Helene - Where I plan to put my "winter garden" is really just a corner, too. In fact, right now I call it my corner garden! You should join in on GBBD - just go to the link and add your post. It's open for a few more days, and then again every month.
Marguerite - I don't think I've ever seen it done, either, or if I have, I didn't realize it. I do hope I can come up with enough plants to make a beautiful area.
Jess - haha I have a few of those dead husks, too!
Bumble Lush - I don't typically go out if it's cold, so just going to one area will be nicer for me to visit, anyway!
Megan - Yes, you live in the perfect zone!
dorothy - Oh, I love camellias. I suppose no matter where you live, there's just nothing like spring and summer in the garden!
Marisa - Isn't it nice to be able to visit blogs all over the world and get a summer 'fix' in the winter?
Marcia - Happy holidays to you, too!
Pretty flowers, pretty holly! I've never been good at grouping for blooms. Your garden photos always look great, but I hope the rearrangements for winter turn out to your liking!ReplyDelete
This is a perfect time to be planning a winter garden--either now or July, when it's too hot to enjoy thinking about much else! By spring I'd have a head full of tulips and would forget all about December... If we don't catch each other between now and then, Merry Christmas to you and yours, Holley!ReplyDelete
I'm okay with little color in the winter as long as the bones still look good. With all of the evergreens you have, I imagine that is the case with your garden -- good bones. But looking forward to the creation of your winter garden area.ReplyDelete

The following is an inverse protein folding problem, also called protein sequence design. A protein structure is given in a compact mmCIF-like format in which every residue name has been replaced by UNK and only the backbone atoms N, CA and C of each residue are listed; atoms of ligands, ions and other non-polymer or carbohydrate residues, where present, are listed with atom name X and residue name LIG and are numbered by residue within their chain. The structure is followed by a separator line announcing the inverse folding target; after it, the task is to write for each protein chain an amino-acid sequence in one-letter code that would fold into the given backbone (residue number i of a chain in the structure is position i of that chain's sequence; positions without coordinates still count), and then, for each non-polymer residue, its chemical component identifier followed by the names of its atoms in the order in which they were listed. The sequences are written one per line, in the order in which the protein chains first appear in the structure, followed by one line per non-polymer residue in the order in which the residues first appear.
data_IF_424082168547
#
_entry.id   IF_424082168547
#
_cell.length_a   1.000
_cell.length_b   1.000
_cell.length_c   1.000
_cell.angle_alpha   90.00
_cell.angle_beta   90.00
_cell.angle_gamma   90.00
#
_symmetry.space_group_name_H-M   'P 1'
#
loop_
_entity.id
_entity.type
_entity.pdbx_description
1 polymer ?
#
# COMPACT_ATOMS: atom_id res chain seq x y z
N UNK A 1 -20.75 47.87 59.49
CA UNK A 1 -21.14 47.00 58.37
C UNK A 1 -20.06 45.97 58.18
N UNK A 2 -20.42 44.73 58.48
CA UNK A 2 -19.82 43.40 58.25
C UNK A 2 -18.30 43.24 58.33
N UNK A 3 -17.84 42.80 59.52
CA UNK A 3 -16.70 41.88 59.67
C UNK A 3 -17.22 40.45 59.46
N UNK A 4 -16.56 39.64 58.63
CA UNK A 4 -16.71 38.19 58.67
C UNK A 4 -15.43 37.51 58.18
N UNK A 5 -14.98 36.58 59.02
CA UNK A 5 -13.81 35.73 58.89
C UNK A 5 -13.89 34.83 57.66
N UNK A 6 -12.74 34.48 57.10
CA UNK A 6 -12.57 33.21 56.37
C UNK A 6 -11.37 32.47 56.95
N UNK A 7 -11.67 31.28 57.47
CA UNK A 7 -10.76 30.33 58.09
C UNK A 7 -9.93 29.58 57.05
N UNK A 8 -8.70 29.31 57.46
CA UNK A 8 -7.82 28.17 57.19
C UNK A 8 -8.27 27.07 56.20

The camellia is stunning. Even with this strange weather ours won't be out for some time....I think!ReplyDelete
Good luck with your tweaking. Merry Christmas!
How absolutely exciting when we discover those eureka moments for our gardens...I can't wait to hear more and see what you plan...I would love to have blooms all year, but it is a lot of work as well...sometimes we need a break from the garden...ReplyDelete
charlie b - Grouping for blooms is usually a nice accident for me! It may take me several years to complete my winter garden!ReplyDelete
Stacy - Merry Christmas to you, too! I'll tell you a secret - I'll actually be glad when it's over - I'm looking forward to jumping back into gardening!
Toni - I do have a lot of evergreens, which helps. It just seemed a little silly to me to have a bloom here and there. If nothing was blooming, I actually think it might have looked better!
Janet - Camellias are such wonderful plants. I am hoping to eventually gather enough of them to bloom through most of the winter. Doesn't that sound like a great goal?
Donna - Oh, I agree that a break from the garden is always necessary. I imagine I will be enjoying my winter garden mostly from the window!
Oh I didn't know there are plants that can withstand or still bloom in winter. All i see are photos with thick snow. We don't have your 4 seasons so snow is alien to me, much more the blooms in winter.ReplyDelete
Happy GBBD! Such a JOY to see blooms still...ReplyDelete
Your plants must be very hardy type! They really doing well in winter!ReplyDelete
Andrea - We rarely get snow here. We do have four seasons, and our plants go into dormancy, but our winters are very mild. I'm thankful for that!ReplyDelete
redneckrosarian - Yes, it's always nice to find blooms in the garden!
Malar - We have had a few freezes, but it hasn't been cold enough to stop some of them! These are the blooms I appreciate the most!
Interesting idea. For some of us if we ignore the assumption that nothing much is blooming in winter and stop to think about it, it is achievable.ReplyDelete
Mac - I think you're absolutely right. We just assume nothing is blooming out there, but I've realized that's not exactly true (at least for my zone).ReplyDelete